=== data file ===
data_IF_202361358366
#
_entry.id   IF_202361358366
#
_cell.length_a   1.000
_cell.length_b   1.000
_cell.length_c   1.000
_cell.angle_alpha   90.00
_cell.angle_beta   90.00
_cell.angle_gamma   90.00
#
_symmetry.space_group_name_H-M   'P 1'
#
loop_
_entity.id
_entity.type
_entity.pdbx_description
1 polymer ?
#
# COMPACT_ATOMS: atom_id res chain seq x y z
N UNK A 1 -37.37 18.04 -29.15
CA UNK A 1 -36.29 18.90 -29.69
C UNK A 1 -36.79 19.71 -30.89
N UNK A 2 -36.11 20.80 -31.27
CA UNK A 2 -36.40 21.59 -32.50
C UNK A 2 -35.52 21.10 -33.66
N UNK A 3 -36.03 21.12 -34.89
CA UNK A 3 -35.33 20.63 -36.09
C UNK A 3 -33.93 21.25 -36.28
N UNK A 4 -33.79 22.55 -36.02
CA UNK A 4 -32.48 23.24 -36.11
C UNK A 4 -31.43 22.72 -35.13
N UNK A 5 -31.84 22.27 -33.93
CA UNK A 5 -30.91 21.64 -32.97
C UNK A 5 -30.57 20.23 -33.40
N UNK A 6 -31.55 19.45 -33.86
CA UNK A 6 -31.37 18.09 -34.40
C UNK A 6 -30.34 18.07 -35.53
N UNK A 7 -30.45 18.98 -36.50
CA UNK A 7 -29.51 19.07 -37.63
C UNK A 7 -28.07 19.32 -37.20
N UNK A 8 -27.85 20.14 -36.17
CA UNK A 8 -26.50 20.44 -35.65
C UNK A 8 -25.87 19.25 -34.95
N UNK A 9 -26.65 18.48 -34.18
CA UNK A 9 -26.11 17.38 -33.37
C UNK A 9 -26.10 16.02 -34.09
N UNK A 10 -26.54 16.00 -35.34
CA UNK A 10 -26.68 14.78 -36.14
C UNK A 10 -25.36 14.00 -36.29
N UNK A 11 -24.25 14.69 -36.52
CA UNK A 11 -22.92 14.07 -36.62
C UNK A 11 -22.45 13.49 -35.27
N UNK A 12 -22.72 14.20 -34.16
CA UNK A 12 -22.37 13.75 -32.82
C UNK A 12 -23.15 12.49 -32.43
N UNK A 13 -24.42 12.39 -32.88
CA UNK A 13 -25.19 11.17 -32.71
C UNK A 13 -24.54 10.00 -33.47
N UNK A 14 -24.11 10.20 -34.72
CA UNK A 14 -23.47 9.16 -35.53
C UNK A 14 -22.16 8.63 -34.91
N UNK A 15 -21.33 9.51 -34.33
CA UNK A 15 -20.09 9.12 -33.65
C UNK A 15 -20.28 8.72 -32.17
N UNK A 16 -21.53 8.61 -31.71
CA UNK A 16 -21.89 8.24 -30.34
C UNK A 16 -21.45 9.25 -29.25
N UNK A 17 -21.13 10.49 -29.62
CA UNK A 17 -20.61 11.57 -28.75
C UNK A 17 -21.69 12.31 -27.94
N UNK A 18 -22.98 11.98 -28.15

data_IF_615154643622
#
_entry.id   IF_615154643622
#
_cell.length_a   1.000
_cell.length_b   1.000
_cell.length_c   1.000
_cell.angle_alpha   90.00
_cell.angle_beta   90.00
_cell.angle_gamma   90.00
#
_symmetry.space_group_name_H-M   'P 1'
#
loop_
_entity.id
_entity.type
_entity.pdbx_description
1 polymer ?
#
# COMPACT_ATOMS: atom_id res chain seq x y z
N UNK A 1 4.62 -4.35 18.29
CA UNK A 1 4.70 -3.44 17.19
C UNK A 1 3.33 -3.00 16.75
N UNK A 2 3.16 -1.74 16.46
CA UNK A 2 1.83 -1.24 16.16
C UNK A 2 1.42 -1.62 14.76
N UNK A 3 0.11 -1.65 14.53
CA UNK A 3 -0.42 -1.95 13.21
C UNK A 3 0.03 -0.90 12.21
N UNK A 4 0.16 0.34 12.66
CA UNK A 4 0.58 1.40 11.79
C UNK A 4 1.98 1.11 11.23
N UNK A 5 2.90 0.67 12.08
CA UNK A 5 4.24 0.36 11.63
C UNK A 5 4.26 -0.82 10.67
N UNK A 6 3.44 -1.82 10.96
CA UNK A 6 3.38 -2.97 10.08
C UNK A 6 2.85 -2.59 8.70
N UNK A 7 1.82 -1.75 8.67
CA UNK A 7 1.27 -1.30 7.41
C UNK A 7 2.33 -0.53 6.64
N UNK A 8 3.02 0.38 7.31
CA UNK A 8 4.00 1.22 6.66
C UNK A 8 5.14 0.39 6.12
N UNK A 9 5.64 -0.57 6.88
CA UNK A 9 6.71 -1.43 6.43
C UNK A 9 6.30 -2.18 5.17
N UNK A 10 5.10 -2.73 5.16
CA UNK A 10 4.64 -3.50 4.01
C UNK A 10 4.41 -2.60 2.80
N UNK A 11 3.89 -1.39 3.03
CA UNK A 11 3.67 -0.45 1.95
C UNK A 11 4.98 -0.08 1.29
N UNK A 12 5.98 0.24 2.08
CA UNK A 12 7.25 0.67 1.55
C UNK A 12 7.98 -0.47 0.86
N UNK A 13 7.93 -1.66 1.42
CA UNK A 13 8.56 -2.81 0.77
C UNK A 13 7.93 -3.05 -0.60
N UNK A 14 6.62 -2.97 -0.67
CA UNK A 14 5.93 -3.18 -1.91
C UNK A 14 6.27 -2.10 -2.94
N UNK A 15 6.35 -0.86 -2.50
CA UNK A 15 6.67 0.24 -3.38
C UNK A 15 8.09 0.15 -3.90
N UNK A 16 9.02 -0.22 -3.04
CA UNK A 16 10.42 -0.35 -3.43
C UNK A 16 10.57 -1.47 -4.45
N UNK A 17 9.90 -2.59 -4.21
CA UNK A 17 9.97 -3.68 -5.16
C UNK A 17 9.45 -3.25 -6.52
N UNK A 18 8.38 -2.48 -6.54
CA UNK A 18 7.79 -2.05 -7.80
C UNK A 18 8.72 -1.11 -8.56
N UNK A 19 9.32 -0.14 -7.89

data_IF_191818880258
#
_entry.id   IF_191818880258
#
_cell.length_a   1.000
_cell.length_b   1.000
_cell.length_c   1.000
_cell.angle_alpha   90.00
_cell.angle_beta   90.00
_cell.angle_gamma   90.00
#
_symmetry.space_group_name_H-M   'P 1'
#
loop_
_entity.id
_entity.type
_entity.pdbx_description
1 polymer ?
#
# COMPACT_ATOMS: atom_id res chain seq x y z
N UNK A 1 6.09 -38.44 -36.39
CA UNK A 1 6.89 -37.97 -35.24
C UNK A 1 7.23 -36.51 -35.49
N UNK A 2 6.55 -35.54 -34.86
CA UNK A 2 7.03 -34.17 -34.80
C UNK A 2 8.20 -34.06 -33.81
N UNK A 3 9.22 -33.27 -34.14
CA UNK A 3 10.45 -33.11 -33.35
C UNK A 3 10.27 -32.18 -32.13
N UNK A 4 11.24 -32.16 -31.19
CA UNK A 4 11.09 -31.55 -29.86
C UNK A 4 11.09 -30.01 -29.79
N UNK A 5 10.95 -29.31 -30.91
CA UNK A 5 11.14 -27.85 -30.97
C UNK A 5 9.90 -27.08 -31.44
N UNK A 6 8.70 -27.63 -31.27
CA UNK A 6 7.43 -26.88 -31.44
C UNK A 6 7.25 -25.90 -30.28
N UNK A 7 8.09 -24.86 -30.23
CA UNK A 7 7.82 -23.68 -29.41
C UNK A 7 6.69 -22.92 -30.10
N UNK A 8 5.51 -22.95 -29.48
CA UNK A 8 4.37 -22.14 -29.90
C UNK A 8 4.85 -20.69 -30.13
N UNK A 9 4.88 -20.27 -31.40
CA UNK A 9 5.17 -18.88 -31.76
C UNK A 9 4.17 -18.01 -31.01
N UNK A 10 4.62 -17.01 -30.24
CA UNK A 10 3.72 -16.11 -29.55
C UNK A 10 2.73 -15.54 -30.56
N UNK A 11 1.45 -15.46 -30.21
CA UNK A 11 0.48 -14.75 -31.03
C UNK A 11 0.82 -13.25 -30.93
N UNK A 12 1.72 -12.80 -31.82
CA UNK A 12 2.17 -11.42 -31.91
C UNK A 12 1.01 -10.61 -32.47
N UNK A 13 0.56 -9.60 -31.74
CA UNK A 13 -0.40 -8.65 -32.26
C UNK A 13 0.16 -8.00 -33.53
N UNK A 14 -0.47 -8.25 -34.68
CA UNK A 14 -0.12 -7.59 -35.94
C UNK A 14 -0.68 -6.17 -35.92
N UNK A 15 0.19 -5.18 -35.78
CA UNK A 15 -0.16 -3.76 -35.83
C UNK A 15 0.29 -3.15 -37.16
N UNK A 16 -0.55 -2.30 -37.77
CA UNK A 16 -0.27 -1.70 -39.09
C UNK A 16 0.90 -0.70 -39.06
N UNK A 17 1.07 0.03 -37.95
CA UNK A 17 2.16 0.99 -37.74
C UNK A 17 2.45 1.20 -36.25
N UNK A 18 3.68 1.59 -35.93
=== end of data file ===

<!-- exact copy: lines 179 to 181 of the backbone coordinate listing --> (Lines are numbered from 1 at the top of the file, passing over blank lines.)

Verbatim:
C UNK A 4 11.09 -30.01 -29.79
N UNK A 5 10.95 -29.31 -30.91
CA UNK A 5 11.14 -27.85 -30.97